Just as no single methodology can answer all questions, there is not one right way to work with all teammates. A highly effective researcher customizes their approach to each one and their unique situations, needs, and personalities to ensure a research engagement is most successful.
What was your past experience working with research like? What worked well? How could it have been better? How do you envision my role as a researcher on our team? What are you most interested in learning about? Conversations with stakeholders that touch on questions like these will pay dividends. A great researcher will use this information to customize his or her approach to working with a stakeholder, ultimately helping them to conduct the best research possible and to maximize the value it has to the team.
#3: Making it work.
Tim Gunn, of Project Runway fame, has a famous expression he says in every episode of the reality show, usually when the fashion designer contestants are running out of time and struggling to finish on time: “Make it work.” Tim encourages the contestants to embrace the challenge and to do their best work despite obstacles put in their way. Like the most successful designers on this TV show, great researchers also adopt this “make it work” attitude.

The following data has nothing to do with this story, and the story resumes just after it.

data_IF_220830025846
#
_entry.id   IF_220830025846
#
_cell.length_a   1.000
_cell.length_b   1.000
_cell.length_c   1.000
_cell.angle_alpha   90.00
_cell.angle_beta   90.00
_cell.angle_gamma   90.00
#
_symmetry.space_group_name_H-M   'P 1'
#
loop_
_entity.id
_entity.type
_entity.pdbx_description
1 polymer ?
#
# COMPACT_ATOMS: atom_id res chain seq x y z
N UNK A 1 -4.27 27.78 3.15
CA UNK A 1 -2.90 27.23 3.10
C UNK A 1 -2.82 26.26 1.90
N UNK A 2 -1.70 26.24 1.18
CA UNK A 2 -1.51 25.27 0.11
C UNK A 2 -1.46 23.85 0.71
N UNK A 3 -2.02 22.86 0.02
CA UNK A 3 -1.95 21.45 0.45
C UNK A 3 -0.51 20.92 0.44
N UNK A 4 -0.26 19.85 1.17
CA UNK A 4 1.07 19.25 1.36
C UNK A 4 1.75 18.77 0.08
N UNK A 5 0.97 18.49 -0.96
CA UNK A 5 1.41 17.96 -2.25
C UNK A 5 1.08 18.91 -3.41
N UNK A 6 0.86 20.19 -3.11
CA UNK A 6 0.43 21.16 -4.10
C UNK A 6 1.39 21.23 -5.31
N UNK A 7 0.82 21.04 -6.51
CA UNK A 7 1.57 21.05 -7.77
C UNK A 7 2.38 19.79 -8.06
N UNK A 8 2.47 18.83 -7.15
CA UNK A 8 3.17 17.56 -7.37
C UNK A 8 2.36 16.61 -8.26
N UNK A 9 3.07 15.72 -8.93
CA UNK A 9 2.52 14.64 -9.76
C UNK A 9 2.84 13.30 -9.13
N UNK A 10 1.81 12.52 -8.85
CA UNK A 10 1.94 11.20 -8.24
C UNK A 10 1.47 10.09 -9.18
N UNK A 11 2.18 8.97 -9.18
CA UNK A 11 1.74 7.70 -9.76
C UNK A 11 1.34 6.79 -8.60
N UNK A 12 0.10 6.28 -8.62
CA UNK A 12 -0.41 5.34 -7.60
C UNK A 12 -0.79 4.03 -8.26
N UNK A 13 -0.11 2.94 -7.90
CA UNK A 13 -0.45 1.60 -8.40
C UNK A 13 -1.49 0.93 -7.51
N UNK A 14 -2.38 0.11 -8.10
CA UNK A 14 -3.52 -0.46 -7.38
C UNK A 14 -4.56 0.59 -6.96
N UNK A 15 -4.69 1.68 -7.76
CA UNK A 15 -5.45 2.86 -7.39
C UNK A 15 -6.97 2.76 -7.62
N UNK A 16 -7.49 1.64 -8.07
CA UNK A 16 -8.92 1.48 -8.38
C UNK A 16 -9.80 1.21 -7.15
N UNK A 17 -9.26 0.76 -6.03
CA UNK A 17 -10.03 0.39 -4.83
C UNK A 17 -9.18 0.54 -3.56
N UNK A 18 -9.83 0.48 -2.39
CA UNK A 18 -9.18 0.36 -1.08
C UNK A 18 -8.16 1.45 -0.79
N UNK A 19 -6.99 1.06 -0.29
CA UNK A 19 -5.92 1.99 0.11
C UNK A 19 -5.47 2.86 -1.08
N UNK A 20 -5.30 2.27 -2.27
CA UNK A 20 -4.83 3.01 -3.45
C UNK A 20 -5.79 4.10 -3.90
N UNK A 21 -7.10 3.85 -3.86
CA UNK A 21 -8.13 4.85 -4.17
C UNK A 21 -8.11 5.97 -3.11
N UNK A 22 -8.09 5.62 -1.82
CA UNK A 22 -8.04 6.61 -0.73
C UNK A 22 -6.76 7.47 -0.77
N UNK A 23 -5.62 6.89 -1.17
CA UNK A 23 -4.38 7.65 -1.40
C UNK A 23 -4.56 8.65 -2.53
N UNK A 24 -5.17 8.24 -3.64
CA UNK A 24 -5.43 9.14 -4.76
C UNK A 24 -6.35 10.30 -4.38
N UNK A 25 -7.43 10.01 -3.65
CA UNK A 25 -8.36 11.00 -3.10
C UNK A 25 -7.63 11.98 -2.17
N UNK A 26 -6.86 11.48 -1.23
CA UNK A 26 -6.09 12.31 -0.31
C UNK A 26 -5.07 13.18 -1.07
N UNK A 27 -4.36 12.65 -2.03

A researcher employing this mindset and attitude will forge better relationships with stakeholders and will be sought out by the teams to help tackle the most important business questions, with teams, knowing that he can always be counted on to “make it work.”
For example, when presented with a research request that isn’t feasible, a researcher “making it work” will outline some alternatives that would be viable and valuable. Rather than delivering findings to a team that users really didn’t like a new product design being tested, a researcher might “make it work” by offering recommendations to improve the product based on the research and by suggesting another round of testing. Rather than dismissing outright a request that has too tight a turnaround, great researchers will use the opportunity to talk about prioritization and ensure that research projects are appropriately sequenced.